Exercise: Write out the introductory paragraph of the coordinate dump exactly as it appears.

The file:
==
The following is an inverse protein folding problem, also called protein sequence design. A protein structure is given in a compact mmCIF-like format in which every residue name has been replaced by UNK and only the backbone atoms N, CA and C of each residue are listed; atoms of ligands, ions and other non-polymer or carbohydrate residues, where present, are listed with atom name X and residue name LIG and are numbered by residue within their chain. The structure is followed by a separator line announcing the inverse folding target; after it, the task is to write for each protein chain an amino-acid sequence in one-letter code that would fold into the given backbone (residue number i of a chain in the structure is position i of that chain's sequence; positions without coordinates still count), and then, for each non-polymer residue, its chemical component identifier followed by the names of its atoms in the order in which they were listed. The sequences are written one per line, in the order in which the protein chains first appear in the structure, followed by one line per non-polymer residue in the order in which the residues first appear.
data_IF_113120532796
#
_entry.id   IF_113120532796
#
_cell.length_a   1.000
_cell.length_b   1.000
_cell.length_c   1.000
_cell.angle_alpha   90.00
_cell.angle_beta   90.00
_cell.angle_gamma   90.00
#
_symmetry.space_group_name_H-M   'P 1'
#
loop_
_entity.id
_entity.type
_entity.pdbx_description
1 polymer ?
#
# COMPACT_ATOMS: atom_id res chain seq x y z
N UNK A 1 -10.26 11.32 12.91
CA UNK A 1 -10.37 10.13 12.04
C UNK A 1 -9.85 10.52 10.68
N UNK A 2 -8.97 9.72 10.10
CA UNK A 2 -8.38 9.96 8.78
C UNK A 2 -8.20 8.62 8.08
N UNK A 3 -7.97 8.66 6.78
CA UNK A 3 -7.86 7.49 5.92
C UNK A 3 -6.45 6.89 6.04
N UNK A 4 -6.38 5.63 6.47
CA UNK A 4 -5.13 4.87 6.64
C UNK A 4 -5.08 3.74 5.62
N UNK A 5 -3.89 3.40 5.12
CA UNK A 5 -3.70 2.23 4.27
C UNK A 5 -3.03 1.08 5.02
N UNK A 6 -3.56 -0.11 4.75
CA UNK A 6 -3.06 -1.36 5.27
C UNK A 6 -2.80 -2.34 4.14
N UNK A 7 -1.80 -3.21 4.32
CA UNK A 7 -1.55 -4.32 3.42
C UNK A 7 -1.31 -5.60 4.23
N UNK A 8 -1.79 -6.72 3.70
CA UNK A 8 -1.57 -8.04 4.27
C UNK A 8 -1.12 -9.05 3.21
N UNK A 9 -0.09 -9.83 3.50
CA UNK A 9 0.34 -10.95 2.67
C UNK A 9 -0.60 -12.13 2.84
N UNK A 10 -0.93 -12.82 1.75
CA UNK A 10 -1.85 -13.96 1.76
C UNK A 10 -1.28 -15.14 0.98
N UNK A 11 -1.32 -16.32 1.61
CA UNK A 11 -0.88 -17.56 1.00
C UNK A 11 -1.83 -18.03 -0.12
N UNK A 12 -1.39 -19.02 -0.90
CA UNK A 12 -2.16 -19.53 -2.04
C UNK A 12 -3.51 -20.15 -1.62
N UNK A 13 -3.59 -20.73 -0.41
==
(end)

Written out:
The following is an inverse protein folding problem, also called protein sequence design. A protein structure is given in a compact mmCIF-like format in which every residue name has been replaced by UNK and only the backbone atoms N, CA and C of each residue are listed; atoms of ligands, ions and other non-polymer or carbohydrate residues, where present, are listed with atom name X and residue name LIG and are numbered by residue within their chain. The structure is followed by a separator line announcing the inverse folding target; after it, the task is to write for each protein chain an amino-acid sequence in one-letter code that would fold into the given backbone (residue number i of a chain in the structure is position i of that chain's sequence; positions without coordinates still count), and then, for each non-polymer residue, its chemical component identifier followed by the names of its atoms in the order in which they were listed. The sequences are written one per line, in the order in which the protein chains first appear in the structure, followed by one line per non-polymer residue in the order in which the residues first appear.